| [Photo: Kevin Van Paassen,
So this is what can happen to a kid who was terrorized by her brother: Susie Moloney, who was "always a scared kid," became a horror writer.
I've always wondered where the spine-chilling tales of horror writers come from. Since I'm too afraid to read most of this stuff, and I still haven't gotten over The Exorcist, my curiosity is what has me out to interview Susie Moloney, whose latest horror novel is called The Dwelling.
Winnipeg-born Moloney was on Manitoulin Island in 1996 when she wrote her most famous novel, A Dry Spell, which has been published in some 18 countries and has netted the petite blond about $2-million.
"I don't want to talk about money -- that's not what I'm all about," she tells me nervously, more frightened of money than the ghosts that float through her books. A Dry Spell and Moloney became a bit notorious when Tom Cruise bought the film rights shortly after the book hit the shelves. Of course, I want to know how much Cruise paid, but she won't divulge. After considerable prodding, and some guessing, she concedes that the amount was somewhere in the US$500,000 range.
The way it worked, Moloney says, is Cruise paid for the option to the film rights for two years. But after that time expired and the film hadn't been made, the rights went up for sale again and have been sold twice since. Moloney says each time they were sold, she was paid.
"But the value goes down with each sale," she says. "It's like if you don't get married by age 40, the quality of your boyfriends begins to drop."
The 41-year-old tells me she is happily married but lives apart from her husband. "It works for us," she says. "I need independent time, and that's hard to get in daily life. People get caught up in taking out the garbage and cleaning up the crumbs -- it's a romance killer. It's a better romance at a distance -- everyone knows that. Even when my husband comes to my place in the city to visit, we still have separate bedrooms."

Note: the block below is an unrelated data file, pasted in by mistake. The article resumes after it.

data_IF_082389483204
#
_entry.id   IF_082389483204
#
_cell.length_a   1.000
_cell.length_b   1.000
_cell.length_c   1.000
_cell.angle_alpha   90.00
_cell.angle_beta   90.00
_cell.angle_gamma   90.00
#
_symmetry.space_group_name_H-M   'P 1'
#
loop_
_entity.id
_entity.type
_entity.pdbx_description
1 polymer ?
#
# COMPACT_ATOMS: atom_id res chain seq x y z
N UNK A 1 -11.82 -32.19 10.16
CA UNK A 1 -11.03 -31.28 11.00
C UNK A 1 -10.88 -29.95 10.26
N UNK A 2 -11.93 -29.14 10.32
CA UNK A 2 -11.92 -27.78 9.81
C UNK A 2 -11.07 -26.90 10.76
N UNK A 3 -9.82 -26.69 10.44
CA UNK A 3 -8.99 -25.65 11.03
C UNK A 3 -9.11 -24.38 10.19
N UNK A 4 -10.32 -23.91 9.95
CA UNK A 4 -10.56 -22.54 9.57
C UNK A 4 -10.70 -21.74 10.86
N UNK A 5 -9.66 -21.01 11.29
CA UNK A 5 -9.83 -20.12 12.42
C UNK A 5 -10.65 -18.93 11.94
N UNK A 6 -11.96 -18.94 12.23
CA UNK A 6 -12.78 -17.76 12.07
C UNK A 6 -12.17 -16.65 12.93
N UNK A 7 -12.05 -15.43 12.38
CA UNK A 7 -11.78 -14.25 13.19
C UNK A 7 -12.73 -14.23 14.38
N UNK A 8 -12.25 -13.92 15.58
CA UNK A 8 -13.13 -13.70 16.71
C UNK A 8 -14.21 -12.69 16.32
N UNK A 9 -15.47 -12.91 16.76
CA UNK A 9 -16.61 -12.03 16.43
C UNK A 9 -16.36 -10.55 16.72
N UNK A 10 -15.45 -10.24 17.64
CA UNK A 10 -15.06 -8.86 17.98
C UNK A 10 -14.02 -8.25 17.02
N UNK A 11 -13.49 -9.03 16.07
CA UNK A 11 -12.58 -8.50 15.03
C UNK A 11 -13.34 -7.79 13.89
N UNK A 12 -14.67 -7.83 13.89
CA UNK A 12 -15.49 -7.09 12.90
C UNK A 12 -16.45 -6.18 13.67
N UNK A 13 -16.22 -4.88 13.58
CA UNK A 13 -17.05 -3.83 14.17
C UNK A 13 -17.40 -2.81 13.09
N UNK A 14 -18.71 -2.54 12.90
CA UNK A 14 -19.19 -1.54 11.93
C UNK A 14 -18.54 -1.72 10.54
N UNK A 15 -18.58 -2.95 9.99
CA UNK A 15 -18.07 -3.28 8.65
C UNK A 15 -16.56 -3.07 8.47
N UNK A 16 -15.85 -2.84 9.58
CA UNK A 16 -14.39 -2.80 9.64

Finding success and Tom Cruise wasn't easy. Moloney's first book, The Pack (1990), about wild dogs, was never published. "It's not publishable," she says honestly. "It's a drawer book -- it stays in my drawer." Her first published novel, Bastion Falls, "was a very small book, published by Key Porter. Good characterization, but awkward structure," she admits.
Wondering if horror writers are as neurotic as the rest of us, I ask her if she's superstitious.
"I am superstitious about pushing my luck," she says, "I don't like to get too comfortable. In my past lives, I must have been a tortured prisoner, or a slave," she laughs.
And in this life, there were some minor tortures as well. "I was always a bit of a scared kid," she tells me, "monsters under the bed and all of that." And she had an older brother who liked to terrorize her. "Once, when I was home alone at age 12, he and his buddy were at the window wearing masks -- I'll never forget it."
She also mentions her mother, a big fan of horror flicks, who passed away when Susie was only 11. "Sometimes she would wake me up at night when she got too scared watching horror movies alone," she says. "I loved it when she did that. My mother was fascinated with horror." We decide that her mother is the inspiration for her books.
"But where do the ideas come from?" I want to know.
"What you do," she explains, "is think of your worst nightmare. And that's what I write about. For example, if you hear your child coming to your bedroom in the middle of the night, what is the first thing you think about?"
"That someone will grab him," I suggest.
"Or that he'll fall down the stairs on his way," she offers. "Or when your child is outside and you can't see him, then your imagination goes. You start thinking, 'Is the neighbour's dog inside?' and that kind of thing."
"Wouldn't you worry more about kidnappings?" I ask.
"In Winnipeg?" she says fearlessly. "I'm far more frightened about my kids entering into a bad emotional state, like low self-esteem or drugs. It's much worse than anything that can happen to you physically, because most of that can be easily fixed. The real horror in my characters is loneliness, being lost. My characters are deeply troubled, they go through emotional despair. But in the end they are altered, changed, so that they can move on with a clean slate."
Her worst fear, she says, is failure, and that comes through in her books. "All my characters are failing at something. In my case, I'm afraid of being a bad mother or a bad person."
Moloney, who says she really does believe in ghosts, wrote the spooky material for her latest book late at night, after her son was asleep. "I write in a long enclosed porch, always at night. I usually start at about 10:30 p.m. and work until about 12:30 a.m. I'm a frugal girl, so I always have all the lights off in the house except for the light in my bedroom."
But "sometimes, when I'm writing about a ghost, I start to freak out, and then I'll let out little shrieks as I run around turning on all the lights."
She says the ghost she put in the attic in The Dwelling has had an impact on her. "Now when I'm at home," she says, "I keep listening for sounds from my attic." Her eyes widen. I'm just glad I don't have an attic.
She admits there is one thing that even she is too frightened to write about. "I won't write about the Devil. He really terrifies me. I won't do it because I feel I would be inviting something evil into my life."